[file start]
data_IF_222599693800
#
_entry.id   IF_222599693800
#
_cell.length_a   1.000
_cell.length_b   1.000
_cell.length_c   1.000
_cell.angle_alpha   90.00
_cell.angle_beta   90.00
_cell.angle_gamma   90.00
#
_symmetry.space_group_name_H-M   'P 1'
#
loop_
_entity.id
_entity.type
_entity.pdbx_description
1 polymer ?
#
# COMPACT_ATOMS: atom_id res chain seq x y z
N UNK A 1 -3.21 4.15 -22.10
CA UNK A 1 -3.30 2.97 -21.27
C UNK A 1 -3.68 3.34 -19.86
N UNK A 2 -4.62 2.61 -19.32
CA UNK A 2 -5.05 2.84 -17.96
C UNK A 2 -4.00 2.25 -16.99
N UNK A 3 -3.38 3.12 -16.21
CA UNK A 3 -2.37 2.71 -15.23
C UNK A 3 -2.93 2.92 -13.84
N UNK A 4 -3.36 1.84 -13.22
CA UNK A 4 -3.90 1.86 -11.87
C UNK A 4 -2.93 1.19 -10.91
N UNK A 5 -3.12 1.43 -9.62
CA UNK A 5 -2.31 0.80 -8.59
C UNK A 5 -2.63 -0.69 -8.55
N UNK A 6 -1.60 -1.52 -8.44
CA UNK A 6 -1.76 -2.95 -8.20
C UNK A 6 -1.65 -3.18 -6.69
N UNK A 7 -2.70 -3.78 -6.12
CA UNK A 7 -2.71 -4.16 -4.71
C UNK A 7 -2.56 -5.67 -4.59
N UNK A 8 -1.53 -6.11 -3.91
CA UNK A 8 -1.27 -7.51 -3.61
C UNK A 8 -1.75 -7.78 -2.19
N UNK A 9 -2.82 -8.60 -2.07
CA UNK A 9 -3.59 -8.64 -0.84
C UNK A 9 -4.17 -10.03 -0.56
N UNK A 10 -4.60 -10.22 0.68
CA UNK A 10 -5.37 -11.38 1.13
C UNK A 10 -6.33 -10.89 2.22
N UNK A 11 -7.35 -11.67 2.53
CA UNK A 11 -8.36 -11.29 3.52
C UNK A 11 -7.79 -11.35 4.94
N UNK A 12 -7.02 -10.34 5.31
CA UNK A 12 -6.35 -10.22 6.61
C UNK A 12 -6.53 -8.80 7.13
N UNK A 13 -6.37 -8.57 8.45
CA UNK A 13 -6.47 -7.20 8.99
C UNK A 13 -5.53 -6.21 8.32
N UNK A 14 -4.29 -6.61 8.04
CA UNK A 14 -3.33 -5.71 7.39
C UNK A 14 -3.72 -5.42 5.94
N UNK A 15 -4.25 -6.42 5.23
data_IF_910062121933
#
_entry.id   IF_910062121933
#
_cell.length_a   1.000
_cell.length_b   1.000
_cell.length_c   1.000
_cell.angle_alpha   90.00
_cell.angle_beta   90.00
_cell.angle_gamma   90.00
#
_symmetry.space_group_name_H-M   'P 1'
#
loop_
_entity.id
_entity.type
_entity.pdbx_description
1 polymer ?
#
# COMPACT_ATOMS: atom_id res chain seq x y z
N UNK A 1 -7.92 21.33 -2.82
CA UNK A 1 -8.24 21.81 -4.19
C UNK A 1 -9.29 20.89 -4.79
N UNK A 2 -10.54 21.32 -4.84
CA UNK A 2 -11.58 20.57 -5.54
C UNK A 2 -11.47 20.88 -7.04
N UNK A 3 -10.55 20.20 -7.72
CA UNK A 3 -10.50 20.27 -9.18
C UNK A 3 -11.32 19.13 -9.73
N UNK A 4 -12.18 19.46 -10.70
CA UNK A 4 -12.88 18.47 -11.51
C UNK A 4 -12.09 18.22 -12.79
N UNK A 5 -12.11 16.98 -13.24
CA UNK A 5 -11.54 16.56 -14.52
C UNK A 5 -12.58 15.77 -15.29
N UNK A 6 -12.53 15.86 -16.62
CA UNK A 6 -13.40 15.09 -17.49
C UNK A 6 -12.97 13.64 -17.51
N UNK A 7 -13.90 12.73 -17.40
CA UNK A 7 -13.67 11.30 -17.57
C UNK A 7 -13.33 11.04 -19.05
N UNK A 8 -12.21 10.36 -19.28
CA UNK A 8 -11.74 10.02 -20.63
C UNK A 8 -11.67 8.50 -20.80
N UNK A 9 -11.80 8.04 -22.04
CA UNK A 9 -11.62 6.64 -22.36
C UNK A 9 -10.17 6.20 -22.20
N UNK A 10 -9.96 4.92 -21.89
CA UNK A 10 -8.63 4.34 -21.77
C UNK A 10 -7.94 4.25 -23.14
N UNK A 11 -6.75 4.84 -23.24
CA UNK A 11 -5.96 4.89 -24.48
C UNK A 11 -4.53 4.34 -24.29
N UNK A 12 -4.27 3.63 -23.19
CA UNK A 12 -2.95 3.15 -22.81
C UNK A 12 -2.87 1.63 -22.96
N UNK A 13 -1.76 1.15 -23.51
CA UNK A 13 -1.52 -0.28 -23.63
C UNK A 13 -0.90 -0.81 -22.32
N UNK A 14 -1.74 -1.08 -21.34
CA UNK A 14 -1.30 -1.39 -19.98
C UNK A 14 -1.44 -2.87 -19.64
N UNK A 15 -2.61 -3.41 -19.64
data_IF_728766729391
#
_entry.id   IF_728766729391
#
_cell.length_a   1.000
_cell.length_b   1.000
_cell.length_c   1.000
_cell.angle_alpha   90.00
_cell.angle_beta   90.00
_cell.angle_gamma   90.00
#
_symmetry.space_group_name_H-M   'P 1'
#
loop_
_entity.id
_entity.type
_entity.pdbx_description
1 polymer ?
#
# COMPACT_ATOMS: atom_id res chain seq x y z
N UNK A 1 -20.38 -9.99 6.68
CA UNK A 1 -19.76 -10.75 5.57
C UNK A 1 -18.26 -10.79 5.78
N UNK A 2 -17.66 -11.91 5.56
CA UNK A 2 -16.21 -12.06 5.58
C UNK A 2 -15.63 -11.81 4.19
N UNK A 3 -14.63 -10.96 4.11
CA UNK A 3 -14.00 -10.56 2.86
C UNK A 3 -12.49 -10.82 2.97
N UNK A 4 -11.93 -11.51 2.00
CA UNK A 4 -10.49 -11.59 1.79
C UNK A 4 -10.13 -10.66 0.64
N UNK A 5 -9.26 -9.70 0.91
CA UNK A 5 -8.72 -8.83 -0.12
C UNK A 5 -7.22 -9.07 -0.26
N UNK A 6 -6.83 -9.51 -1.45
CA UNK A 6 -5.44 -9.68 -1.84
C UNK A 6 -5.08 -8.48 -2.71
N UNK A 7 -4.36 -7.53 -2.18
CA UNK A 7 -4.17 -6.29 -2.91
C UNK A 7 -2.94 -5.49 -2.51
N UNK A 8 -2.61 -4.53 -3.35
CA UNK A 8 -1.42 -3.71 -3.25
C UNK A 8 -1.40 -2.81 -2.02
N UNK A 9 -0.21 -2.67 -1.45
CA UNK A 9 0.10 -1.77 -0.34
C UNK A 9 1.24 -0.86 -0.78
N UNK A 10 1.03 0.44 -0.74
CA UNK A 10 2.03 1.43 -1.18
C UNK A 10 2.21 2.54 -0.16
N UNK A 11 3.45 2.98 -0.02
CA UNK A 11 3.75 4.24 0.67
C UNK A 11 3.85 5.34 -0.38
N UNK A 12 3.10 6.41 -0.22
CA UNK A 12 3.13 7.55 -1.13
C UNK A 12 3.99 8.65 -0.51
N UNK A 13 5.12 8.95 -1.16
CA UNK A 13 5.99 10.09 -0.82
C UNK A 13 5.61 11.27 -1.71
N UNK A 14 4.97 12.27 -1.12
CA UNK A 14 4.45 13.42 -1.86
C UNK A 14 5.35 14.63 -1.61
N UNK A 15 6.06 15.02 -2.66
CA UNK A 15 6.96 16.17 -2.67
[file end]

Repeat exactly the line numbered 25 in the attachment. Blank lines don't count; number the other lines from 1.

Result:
CA UNK A 2 -5.05 2.84 -17.96